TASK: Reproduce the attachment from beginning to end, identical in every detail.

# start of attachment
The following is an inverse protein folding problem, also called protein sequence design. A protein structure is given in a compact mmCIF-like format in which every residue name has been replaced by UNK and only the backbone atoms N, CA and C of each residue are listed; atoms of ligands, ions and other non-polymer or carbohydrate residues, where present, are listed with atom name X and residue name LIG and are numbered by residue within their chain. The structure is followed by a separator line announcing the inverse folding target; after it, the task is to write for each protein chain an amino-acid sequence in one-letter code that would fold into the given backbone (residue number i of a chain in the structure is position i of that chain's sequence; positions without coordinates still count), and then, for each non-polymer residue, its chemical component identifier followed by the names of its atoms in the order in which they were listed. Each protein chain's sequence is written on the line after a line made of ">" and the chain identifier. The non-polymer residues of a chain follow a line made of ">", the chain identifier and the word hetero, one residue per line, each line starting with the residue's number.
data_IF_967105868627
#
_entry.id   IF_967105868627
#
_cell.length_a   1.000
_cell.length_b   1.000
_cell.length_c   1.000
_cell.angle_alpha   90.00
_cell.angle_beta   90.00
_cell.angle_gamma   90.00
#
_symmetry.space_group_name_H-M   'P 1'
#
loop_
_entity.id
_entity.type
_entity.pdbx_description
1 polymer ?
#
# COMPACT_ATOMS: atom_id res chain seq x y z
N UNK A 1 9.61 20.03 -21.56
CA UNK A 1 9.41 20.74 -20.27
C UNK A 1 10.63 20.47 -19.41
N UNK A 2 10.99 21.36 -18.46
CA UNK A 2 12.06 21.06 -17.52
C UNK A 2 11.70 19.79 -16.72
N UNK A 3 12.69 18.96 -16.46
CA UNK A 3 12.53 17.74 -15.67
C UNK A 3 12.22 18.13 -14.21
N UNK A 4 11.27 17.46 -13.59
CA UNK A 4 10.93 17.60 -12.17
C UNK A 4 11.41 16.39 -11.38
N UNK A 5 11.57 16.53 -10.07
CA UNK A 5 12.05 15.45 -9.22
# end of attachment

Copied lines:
The following is an inverse protein folding problem, also called protein sequence design. A protein structure is given in a compact mmCIF-like format in which every residue name has been replaced by UNK and only the backbone atoms N, CA and C of each residue are listed; atoms of ligands, ions and other non-polymer or carbohydrate residues, where present, are listed with atom name X and residue name LIG and are numbered by residue within their chain. The structure is followed by a separator line announcing the inverse folding target; after it, the task is to write for each protein chain an amino-acid sequence in one-letter code that would fold into the given backbone (residue number i of a chain in the structure is position i of that chain's sequence; positions without coordinates still count), and then, for each non-polymer residue, its chemical component identifier followed by the names of its atoms in the order in which they were listed. Each protein chain's sequence is written on the line after a line made of ">" and the chain identifier. The non-polymer residues of a chain follow a line made of ">", the chain identifier and the word hetero, one residue per line, each line starting with the residue's number.
data_IF_967105868627
#
_entry.id   IF_967105868627
#
_cell.length_a   1.000
_cell.length_b   1.000
_cell.length_c   1.000
_cell.angle_alpha   90.00
_cell.angle_beta   90.00
_cell.angle_gamma   90.00
#
_symmetry.space_group_name_H-M   'P 1'
#
loop_
_entity.id
_entity.type
_entity.pdbx_description
1 polymer ?
#
# COMPACT_ATOMS: atom_id res chain seq x y z
N UNK A 1 9.61 20.03 -21.56
CA UNK A 1 9.41 20.74 -20.27
C UNK A 1 10.63 20.47 -19.41
N UNK A 2 10.99 21.36 -18.46
CA UNK A 2 12.06 21.06 -17.52
C UNK A 2 11.70 19.79 -16.72
N UNK A 3 12.69 18.96 -16.46
CA UNK A 3 12.53 17.74 -15.67
C UNK A 3 12.22 18.13 -14.21
N UNK A 4 11.27 17.46 -13.59
CA UNK A 4 10.93 17.60 -12.17
C UNK A 4 11.41 16.39 -11.38
N UNK A 5 11.57 16.53 -10.07
CA UNK A 5 12.05 15.45 -9.22